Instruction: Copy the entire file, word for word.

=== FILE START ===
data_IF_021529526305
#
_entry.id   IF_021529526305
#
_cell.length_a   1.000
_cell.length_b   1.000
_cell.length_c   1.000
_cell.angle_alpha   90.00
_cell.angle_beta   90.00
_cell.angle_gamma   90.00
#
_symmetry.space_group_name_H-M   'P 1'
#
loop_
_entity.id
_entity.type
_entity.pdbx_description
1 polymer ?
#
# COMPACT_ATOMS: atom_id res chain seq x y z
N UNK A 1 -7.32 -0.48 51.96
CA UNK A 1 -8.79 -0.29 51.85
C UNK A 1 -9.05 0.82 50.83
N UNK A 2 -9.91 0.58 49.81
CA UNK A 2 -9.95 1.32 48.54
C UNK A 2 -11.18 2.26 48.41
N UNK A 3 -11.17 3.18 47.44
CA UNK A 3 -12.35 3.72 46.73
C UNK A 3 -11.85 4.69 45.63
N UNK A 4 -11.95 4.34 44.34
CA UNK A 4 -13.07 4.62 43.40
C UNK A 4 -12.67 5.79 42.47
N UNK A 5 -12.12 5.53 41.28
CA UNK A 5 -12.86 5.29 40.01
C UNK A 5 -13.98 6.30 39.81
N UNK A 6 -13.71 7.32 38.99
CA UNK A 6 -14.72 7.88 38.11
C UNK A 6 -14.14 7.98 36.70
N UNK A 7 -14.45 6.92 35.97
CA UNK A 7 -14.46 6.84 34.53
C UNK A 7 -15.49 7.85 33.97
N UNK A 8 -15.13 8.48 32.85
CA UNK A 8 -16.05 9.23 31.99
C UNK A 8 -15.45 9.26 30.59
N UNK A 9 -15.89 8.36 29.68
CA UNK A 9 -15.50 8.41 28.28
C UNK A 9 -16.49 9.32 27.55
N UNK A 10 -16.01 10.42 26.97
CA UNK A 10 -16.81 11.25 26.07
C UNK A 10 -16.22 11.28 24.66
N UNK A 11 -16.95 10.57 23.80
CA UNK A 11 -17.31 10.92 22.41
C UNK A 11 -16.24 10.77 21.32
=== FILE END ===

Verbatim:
data_IF_021529526305
#
_entry.id   IF_021529526305
#
_cell.length_a   1.000
_cell.length_b   1.000
_cell.length_c   1.000
_cell.angle_alpha   90.00
_cell.angle_beta   90.00
_cell.angle_gamma   90.00
#
_symmetry.space_group_name_H-M   'P 1'
#
loop_
_entity.id
_entity.type
_entity.pdbx_description
1 polymer ?
#
# COMPACT_ATOMS: atom_id res chain seq x y z
N UNK A 1 -7.32 -0.48 51.96
CA UNK A 1 -8.79 -0.29 51.85
C UNK A 1 -9.05 0.82 50.83
N UNK A 2 -9.91 0.58 49.81
CA UNK A 2 -9.95 1.32 48.54
C UNK A 2 -11.18 2.26 48.41
N UNK A 3 -11.17 3.18 47.44
CA UNK A 3 -12.35 3.72 46.73
C UNK A 3 -11.85 4.69 45.63
N UNK A 4 -11.95 4.34 44.34
CA UNK A 4 -13.07 4.62 43.40
C UNK A 4 -12.67 5.79 42.47
N UNK A 5 -12.12 5.53 41.28
CA UNK A 5 -12.86 5.29 40.01
C UNK A 5 -13.98 6.30 39.81
N UNK A 6 -13.71 7.32 38.99
CA UNK A 6 -14.72 7.88 38.11
C UNK A 6 -14.14 7.98 36.70
N UNK A 7 -14.45 6.92 35.97
CA UNK A 7 -14.46 6.84 34.53
C UNK A 7 -15.49 7.85 33.97
N UNK A 8 -15.13 8.48 32.85
CA UNK A 8 -16.05 9.23 31.99
C UNK A 8 -15.45 9.26 30.59
N UNK A 9 -15.89 8.36 29.68
CA UNK A 9 -15.50 8.41 28.28
C UNK A 9 -16.49 9.32 27.55
N UNK A 10 -16.01 10.42 26.97
CA UNK A 10 -16.81 11.25 26.07
C UNK A 10 -16.22 11.28 24.66
N UNK A 11 -16.95 10.57 23.80
CA UNK A 11 -17.31 10.92 22.41
C UNK A 11 -16.24 10.77 21.32